11. Nay, Master. Let them shift for themselves. Even if we helped them up they would be thankless. Nay, my doctrine is: Man is the all highest of all things. The elements are dumb; the worlds are many and wide. Let man choose a corner for himself, and there settle forever. Fragapatti asked: Because a man chooseth a corner, is it necessarily his own? Hoab said: Our place was bequeathed us by our forefathers; of course it is ours, and to remain so forever. Neither suffer we any other spirits to settle in our dominions. Being far away from the rest of the world, we are not much molested.

12. Fragapatti said: How came ye hither? Hoab said: Long ago there came a God hither, named Osire, bringing six thousand million drujas up from the earth. With them he founded a colony here; with factories, colleges, hospitals, and all things necessary to enlighten the people, giving them ample teachers. In course of time, many of the inhabitants migrated away from this place, and it was almost depleted of its people. But the Gods below this sent new supplies of inhabitants, of which we are the second and third installments; so we inherited the place with all its factories and educationals, and other places.

13. Fragapatti said: As ye were raised up by the Gods of other places, would it not give ye joy to raise up others, who are still in darkness? Hoab said: Nay, Master. We are pure and refined; the atmosphere of drujas is unpleasant to us. They would vitiate our own happiness, besides entailing toil and responsibilities upon us. We cannot mix with any people but the refined and holy. We take care of ourselves; let others do the same, and all will be well.

14. Fragapatti said: Who thinkest thou I am, and my people with me? Hoab said: Visitors from some far-off realm, who are either discordant with yourselves, or bent to meddle in the affairs of other peoples. We have had visitors before, and we never grieved when they left us. To which Fragapatti replied:

15. Thou art strong in thy philosophy. Had no nation or people such ambition as this, there would be no content in the world. To be satisfied with one's own self and behavior is to be a God in fact. Hadst thou nothing to fear from immigration coming to thy shore, or to fear from p. 189a some new philosophy undermining thy long-established convictions, thou mightst indeed be the happiest of Gods, and thy people the happiest of people.

16. Hoab said: True! Thou perceivest wisely. O that there was nothing to fear; nothing to dread, forever!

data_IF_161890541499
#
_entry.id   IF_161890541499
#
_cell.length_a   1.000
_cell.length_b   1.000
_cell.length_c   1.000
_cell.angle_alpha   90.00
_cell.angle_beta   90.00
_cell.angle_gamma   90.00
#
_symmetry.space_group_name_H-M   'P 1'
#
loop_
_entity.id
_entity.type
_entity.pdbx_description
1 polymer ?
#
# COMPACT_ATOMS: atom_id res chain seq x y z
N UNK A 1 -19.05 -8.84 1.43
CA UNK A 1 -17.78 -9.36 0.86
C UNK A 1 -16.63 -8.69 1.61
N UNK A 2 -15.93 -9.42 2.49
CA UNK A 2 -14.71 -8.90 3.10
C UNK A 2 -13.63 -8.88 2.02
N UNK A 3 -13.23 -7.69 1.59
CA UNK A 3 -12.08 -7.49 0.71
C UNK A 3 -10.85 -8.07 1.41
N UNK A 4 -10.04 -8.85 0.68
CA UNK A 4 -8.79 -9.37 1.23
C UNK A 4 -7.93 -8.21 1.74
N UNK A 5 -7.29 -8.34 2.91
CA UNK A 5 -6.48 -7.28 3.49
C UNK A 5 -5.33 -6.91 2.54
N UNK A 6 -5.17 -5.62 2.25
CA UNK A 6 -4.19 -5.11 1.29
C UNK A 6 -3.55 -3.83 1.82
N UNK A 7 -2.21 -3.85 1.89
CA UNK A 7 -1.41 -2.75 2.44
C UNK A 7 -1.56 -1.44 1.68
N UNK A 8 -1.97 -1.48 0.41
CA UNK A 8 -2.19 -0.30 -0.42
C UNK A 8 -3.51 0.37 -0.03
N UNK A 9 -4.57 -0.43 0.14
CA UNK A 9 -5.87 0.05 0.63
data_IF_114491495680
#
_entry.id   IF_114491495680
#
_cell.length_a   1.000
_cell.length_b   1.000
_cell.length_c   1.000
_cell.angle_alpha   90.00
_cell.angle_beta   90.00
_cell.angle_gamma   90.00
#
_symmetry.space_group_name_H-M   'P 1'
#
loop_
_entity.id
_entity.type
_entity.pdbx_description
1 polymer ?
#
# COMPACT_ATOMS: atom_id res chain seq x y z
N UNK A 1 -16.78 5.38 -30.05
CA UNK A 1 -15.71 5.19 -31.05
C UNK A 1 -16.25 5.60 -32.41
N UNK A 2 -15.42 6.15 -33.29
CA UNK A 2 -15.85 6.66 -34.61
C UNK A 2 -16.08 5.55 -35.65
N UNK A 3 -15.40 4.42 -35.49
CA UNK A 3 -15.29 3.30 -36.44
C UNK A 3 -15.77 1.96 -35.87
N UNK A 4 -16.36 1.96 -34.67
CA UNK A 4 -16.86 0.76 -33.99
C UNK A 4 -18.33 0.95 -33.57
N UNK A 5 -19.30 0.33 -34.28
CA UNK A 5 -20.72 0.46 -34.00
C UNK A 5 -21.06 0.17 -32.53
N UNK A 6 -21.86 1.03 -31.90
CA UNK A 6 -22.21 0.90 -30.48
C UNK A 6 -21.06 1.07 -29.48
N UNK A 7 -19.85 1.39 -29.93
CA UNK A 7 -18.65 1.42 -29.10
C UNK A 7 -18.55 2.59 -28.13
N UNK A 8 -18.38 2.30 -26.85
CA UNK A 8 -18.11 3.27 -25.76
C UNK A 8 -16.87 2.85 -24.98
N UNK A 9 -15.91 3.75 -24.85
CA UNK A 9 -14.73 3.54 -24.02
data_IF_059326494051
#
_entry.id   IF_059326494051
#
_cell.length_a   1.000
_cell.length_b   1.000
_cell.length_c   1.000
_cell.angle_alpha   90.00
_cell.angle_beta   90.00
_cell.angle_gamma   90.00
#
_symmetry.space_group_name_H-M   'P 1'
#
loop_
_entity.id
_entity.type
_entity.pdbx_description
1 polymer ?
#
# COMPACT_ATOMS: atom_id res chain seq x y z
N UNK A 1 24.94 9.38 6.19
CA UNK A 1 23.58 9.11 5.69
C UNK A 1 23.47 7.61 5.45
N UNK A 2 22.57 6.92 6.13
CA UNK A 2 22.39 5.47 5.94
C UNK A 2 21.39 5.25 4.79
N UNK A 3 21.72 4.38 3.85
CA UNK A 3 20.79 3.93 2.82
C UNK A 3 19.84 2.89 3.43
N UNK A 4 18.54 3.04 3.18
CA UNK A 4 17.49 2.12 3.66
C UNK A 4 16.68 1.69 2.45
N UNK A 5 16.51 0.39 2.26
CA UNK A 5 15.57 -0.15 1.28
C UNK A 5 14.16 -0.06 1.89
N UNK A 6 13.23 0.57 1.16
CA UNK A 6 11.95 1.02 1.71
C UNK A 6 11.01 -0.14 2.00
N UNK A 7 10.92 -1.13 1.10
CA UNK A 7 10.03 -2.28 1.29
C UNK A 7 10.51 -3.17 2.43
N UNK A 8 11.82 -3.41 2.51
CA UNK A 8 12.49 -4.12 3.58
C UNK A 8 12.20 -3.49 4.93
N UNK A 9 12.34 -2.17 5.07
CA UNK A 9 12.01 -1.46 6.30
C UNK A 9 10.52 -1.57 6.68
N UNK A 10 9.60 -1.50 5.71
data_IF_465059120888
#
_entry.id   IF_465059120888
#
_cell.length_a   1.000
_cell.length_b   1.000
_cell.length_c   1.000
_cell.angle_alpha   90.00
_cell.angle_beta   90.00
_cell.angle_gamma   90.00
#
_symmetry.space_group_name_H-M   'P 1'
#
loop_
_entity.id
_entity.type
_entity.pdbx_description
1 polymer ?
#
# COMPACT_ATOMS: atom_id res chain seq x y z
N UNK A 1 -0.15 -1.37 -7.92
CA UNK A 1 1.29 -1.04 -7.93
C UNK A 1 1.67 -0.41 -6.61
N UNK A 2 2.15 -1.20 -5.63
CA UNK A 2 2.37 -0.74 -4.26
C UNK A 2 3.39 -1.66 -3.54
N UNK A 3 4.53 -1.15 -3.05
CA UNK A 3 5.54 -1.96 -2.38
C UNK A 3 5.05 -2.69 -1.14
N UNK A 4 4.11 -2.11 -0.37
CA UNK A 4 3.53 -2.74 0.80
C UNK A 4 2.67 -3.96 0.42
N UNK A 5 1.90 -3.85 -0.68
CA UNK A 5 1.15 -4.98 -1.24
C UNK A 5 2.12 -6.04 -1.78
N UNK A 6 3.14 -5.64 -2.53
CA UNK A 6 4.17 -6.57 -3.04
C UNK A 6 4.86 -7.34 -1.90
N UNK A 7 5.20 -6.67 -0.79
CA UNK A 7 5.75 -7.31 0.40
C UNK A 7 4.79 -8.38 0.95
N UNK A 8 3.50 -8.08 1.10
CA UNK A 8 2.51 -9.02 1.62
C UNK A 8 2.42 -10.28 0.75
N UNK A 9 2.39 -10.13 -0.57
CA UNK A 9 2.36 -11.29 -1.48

17. Then Fragapatti said: And I declare unto thee, Hoab, that that condition can be attained. For I have seen kingdoms in heaven so fortified. And wert thou and thy people prepared to receive the sacred secrets pertaining thereto, I would most willingly unfold them before thee. Hoab said: Thou art a wise God; tarry thou and teach us.

18. Fragapatti said: I am now on a journey, and cannot remain longer; but, on one condition, I will return hither and disclose these matters, so that never more shalt thou fear for immigration into thy country, nor for any philosophy which any man or God may teach: Exact a promise of secrecy from all thy people. Hoab said: It shall be done.

19. And Fragapatti and his hosts withdrew, and departed out of that plateau, promising to return when notification had been served on his people. But Fragapatti inspected the whole superfice, and found it capable of educating and providing for ten hundred thousand million spirits; whereas, there were but two thousand millions in Hoab's kingdom; and they inhabited only a small corner of the plateau; nevertheless, Hoab laid claim to the whole.

20. After this, Fragapatti descended to the next plateau, the first grade plateau above the earth, called Aoasu, signifying, land and sky world, for the first spirit life after mortal death. Aoasu hath its foundation on the earth, and it undulateth with mountains and valleys, like the earth, having seas over the corporeal seas. And the outer superfice of Aoasu is from twenty to a hundred miles above the earth's surface; and it is habitable within and without, after the manner of all spirit worlds. But the first resurrections were within it and on the earth surface; and the second resurrections, mostly, on its superfice; though all atmospherean plateaux are also made for the second and third resurrections. On the roadway betwixt Aoasu and Zeredho, next ascending, it was that Osire established Vibhraj, which was now so depleted of its people that Fragapatti halted not to examine it, but proceeded to Aoasu direct. (see page 184.)